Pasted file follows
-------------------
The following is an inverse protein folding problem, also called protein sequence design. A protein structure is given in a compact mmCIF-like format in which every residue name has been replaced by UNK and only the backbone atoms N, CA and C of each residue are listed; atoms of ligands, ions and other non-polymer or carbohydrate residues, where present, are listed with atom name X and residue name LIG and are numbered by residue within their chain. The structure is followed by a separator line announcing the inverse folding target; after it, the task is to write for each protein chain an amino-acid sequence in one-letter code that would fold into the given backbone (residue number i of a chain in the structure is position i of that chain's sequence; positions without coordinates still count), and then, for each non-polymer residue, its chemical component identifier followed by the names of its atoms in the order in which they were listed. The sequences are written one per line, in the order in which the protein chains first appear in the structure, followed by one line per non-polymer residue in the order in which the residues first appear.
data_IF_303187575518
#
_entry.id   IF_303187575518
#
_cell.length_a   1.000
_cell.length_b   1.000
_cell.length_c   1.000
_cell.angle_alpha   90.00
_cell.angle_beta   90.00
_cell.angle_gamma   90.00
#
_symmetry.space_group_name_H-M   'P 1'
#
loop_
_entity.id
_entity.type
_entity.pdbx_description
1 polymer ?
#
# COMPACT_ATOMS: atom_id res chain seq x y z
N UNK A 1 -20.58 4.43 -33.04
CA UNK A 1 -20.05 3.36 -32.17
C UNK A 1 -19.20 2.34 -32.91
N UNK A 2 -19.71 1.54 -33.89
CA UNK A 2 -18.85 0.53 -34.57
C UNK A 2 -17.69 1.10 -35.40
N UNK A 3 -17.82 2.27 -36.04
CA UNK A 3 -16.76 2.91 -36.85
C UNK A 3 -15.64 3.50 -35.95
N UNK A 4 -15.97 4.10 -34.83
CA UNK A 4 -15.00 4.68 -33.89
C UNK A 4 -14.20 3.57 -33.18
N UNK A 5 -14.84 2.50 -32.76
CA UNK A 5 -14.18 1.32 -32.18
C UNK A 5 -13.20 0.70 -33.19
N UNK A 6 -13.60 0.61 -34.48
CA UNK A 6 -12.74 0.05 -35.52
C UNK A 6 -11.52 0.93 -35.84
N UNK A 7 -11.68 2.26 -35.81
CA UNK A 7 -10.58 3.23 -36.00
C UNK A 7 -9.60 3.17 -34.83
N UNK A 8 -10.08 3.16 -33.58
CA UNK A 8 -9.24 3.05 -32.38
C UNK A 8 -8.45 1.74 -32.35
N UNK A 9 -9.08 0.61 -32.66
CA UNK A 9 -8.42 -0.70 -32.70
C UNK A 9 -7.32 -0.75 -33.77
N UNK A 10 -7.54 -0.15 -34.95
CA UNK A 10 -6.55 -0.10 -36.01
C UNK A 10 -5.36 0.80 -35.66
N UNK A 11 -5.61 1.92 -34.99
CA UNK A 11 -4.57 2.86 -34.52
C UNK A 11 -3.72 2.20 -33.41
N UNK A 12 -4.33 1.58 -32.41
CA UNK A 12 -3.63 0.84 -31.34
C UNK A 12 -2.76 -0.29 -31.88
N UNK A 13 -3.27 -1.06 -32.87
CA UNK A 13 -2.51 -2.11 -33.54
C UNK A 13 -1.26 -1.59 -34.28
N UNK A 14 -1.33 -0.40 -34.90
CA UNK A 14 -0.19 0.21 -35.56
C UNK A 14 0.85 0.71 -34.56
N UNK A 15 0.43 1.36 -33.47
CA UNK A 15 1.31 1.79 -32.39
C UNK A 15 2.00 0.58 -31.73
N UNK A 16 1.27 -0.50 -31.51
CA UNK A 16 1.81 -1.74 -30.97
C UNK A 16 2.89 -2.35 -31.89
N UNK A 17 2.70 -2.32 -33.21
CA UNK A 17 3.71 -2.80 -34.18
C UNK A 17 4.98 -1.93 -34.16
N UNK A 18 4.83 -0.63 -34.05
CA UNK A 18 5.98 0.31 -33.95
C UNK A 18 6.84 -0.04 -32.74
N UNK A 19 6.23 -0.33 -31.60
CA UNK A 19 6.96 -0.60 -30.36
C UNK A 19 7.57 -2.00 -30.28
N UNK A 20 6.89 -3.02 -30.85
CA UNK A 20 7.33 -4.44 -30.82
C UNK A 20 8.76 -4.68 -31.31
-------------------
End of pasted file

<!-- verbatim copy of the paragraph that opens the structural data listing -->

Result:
The following is an inverse protein folding problem, also called protein sequence design. A protein structure is given in a compact mmCIF-like format in which every residue name has been replaced by UNK and only the backbone atoms N, CA and C of each residue are listed; atoms of ligands, ions and other non-polymer or carbohydrate residues, where present, are listed with atom name X and residue name LIG and are numbered by residue within their chain. The structure is followed by a separator line announcing the inverse folding target; after it, the task is to write for each protein chain an amino-acid sequence in one-letter code that would fold into the given backbone (residue number i of a chain in the structure is position i of that chain's sequence; positions without coordinates still count), and then, for each non-polymer residue, its chemical component identifier followed by the names of its atoms in the order in which they were listed. The sequences are written one per line, in the order in which the protein chains first appear in the structure, followed by one line per non-polymer residue in the order in which the residues first appear.